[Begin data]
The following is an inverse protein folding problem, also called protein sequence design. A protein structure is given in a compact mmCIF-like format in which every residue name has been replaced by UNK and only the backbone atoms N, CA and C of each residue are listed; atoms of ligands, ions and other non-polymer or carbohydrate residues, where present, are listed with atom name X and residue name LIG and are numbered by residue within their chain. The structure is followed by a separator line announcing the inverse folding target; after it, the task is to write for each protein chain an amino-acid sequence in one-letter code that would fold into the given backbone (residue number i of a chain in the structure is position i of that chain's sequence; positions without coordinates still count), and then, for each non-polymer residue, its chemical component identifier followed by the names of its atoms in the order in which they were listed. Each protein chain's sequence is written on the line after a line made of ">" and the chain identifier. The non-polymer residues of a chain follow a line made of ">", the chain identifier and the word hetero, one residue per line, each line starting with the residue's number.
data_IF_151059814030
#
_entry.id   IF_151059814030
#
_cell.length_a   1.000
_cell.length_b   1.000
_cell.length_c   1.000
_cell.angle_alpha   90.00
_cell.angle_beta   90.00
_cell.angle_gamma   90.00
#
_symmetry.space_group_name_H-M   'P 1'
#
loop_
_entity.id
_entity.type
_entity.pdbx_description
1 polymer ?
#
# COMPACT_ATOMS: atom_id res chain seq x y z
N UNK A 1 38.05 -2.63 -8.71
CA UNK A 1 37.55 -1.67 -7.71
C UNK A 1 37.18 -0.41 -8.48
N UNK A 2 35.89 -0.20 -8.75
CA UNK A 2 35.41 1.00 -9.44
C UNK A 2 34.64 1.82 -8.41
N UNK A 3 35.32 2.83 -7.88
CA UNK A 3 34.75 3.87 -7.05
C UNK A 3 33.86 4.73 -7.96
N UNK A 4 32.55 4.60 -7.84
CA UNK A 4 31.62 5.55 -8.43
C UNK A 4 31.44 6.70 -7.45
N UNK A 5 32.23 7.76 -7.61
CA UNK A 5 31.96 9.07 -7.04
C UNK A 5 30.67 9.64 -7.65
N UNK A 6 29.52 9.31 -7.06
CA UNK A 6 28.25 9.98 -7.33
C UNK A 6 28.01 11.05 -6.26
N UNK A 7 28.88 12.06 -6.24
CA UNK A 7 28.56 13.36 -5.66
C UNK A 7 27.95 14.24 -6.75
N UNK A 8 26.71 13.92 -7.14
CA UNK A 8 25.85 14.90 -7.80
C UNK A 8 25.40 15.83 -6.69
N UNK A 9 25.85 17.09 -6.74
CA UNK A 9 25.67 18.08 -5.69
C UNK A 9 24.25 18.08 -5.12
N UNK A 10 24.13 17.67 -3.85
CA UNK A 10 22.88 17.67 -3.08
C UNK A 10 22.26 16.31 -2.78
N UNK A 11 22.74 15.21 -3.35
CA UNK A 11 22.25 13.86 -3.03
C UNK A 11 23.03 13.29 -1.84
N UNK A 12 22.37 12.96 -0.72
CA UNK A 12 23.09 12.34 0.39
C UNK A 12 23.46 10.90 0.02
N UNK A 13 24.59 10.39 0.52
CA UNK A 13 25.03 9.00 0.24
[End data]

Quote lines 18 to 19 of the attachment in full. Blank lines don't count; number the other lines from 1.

_entity.pdbx_description
1 polymer ?